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Gardening: Begonias


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Begonias come in various species and types, with colors ranging from yellow and white to red and pink. Fibrous-rooted or tuberous, Begonias reproduce quickly and provide a colorful addition to an outdoor planting area or indoor floral display. Use them in flower beds, containers or indoor pots for added color spots throughout your house and garden. Begonias are virtually maintenance-free after they get acclimated.

Difficulty:
Moderate

Instructions

things you’ll need:
  • Fertilizer or plant food
  • Planters
  • Mulch
    1. Plant begonia seeds no more than ¼ inch deep in small pots filled with a moistened peat moss mix. Water generously. Place in a window area that receives plenty of sunshine. Water as the soil gets dry. Transplant or thin the seedlings when they reach 1 ½ to 2 ½ inches tall.
    2. Prepare your soil or container

      Plant cuttings or transplant seedlings outside or in pots and hanging baskets after all danger of frost has passed. Plant fibrous root begonias about 2 inches deep, just enough to cover the root ball. Plant tuberous varieties slightly under the soil and 10 inches apart. Plant begonias in a combination of topsoil and peat moss or compost. Add fertilizer to the soil at the rate recommended by the manufacturer.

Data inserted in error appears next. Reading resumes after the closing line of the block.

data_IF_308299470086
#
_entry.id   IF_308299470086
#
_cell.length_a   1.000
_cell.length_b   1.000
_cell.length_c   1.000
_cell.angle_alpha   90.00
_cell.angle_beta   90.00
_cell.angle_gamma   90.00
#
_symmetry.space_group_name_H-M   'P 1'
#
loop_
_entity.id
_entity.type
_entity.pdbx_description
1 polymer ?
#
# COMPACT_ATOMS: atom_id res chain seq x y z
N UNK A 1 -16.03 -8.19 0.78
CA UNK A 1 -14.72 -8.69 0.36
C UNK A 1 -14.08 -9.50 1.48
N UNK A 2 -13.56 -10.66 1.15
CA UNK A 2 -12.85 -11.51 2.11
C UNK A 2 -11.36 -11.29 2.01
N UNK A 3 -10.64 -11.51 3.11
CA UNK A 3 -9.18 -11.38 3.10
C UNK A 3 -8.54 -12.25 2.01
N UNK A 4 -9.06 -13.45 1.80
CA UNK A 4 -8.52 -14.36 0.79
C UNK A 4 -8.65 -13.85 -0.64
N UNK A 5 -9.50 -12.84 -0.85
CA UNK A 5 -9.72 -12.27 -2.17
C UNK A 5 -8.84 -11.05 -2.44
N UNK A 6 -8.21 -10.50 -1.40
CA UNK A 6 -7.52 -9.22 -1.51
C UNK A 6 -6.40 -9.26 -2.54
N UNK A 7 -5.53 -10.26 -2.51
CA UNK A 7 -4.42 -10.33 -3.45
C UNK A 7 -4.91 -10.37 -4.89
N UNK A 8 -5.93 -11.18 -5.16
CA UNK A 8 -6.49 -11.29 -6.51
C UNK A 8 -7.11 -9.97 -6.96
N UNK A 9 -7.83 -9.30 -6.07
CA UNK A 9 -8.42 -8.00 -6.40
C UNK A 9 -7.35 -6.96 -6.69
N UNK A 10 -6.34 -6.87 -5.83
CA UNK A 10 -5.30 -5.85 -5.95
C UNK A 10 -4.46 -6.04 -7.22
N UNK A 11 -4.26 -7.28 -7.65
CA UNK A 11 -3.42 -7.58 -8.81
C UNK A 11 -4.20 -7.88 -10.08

3. Provide just enough water, but don’t overdo it.

      Water established plants, outdoors or indoors, only when they begin to dry. Begonia roots and tubes rot quickly when over-watered. Morning watering is best as it gives them an opportunity to dry before nightfall. Use mulch around your plants to maintain moist soil without over-watering.

    4. Transplant indoor plants outside during warmer months, and pot outdoor begonias and bring them indoors during winter months. Refrain from potting or re-potting your plants in containers that are too large for them. Begonias like to feel "at home" in their containers. A good rule of thumb is not to plant them in any container larger than their root ball. Tuberous varieties can be transplanted to larger planters than their tubes, but still use caution not to have too large an area.

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